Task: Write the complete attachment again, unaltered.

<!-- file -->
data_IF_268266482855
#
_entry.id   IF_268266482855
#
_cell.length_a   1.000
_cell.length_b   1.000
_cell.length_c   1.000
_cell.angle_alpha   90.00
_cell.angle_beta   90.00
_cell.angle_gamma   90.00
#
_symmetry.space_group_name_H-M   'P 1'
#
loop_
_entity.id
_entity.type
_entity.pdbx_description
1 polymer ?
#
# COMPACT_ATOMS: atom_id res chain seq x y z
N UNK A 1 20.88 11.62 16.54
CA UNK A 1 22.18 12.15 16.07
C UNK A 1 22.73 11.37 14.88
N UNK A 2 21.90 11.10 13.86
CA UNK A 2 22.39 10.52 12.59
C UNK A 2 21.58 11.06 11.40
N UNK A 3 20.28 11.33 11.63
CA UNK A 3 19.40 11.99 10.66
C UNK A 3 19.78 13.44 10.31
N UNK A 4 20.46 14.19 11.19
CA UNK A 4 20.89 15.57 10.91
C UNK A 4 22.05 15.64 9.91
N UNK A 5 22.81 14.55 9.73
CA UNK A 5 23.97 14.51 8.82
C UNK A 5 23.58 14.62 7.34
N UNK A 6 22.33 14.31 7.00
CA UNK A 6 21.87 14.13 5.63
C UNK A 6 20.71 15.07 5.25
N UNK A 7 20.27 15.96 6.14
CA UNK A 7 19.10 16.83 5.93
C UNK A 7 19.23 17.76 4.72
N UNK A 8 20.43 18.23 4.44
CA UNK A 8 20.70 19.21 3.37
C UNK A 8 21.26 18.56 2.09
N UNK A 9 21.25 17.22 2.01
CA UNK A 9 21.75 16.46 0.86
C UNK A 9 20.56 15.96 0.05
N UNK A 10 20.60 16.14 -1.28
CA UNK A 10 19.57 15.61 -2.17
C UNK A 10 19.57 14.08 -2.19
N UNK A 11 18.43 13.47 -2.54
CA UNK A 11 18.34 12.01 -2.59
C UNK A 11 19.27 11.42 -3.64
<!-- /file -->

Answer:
data_IF_268266482855
#
_entry.id   IF_268266482855
#
_cell.length_a   1.000
_cell.length_b   1.000
_cell.length_c   1.000
_cell.angle_alpha   90.00
_cell.angle_beta   90.00
_cell.angle_gamma   90.00
#
_symmetry.space_group_name_H-M   'P 1'
#
loop_
_entity.id
_entity.type
_entity.pdbx_description
1 polymer ?
#
# COMPACT_ATOMS: atom_id res chain seq x y z
N UNK A 1 20.88 11.62 16.54
CA UNK A 1 22.18 12.15 16.07
C UNK A 1 22.73 11.37 14.88
N UNK A 2 21.90 11.10 13.86
CA UNK A 2 22.39 10.52 12.59
C UNK A 2 21.58 11.06 11.40
N UNK A 3 20.28 11.33 11.63
CA UNK A 3 19.40 11.99 10.66
C UNK A 3 19.78 13.44 10.31
N UNK A 4 20.46 14.19 11.19
CA UNK A 4 20.89 15.57 10.91
C UNK A 4 22.05 15.64 9.91
N UNK A 5 22.81 14.55 9.73
CA UNK A 5 23.97 14.51 8.82
C UNK A 5 23.58 14.62 7.34
N UNK A 6 22.33 14.31 7.00
CA UNK A 6 21.87 14.13 5.63
C UNK A 6 20.71 15.07 5.25
N UNK A 7 20.27 15.96 6.14
CA UNK A 7 19.10 16.83 5.93
C UNK A 7 19.23 17.76 4.72
N UNK A 8 20.43 18.23 4.44
CA UNK A 8 20.70 19.21 3.37
C UNK A 8 21.26 18.56 2.09
N UNK A 9 21.25 17.22 2.01
CA UNK A 9 21.75 16.46 0.86
C UNK A 9 20.56 15.96 0.05
N UNK A 10 20.60 16.14 -1.28
CA UNK A 10 19.57 15.61 -2.17
C UNK A 10 19.57 14.08 -2.19
N UNK A 11 18.43 13.47 -2.54
CA UNK A 11 18.34 12.01 -2.59
C UNK A 11 19.27 11.42 -3.64